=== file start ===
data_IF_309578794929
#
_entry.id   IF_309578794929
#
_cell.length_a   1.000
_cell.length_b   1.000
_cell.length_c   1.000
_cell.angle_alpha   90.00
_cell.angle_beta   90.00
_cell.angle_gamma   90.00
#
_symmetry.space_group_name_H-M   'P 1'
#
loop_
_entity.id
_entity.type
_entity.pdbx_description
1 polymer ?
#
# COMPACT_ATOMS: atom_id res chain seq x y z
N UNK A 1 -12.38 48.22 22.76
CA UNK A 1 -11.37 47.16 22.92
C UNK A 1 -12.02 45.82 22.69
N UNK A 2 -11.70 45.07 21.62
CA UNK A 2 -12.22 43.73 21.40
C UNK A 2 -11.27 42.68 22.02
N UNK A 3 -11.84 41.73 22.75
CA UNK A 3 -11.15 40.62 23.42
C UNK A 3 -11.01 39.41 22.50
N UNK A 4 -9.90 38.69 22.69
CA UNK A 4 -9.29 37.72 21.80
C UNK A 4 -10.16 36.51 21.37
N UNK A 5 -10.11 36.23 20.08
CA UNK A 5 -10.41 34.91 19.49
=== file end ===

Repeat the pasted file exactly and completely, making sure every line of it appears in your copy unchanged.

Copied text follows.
data_IF_309578794929
#
_entry.id   IF_309578794929
#
_cell.length_a   1.000
_cell.length_b   1.000
_cell.length_c   1.000
_cell.angle_alpha   90.00
_cell.angle_beta   90.00
_cell.angle_gamma   90.00
#
_symmetry.space_group_name_H-M   'P 1'
#
loop_
_entity.id
_entity.type
_entity.pdbx_description
1 polymer ?
#
# COMPACT_ATOMS: atom_id res chain seq x y z
N UNK A 1 -12.38 48.22 22.76
CA UNK A 1 -11.37 47.16 22.92
C UNK A 1 -12.02 45.82 22.69
N UNK A 2 -11.70 45.07 21.62
CA UNK A 2 -12.22 43.73 21.40
C UNK A 2 -11.27 42.68 22.02
N UNK A 3 -11.84 41.73 22.75
CA UNK A 3 -11.15 40.62 23.42
C UNK A 3 -11.01 39.41 22.50
N UNK A 4 -9.90 38.69 22.69
CA UNK A 4 -9.29 37.72 21.80
C UNK A 4 -10.16 36.51 21.37
N UNK A 5 -10.11 36.23 20.08
CA UNK A 5 -10.41 34.91 19.49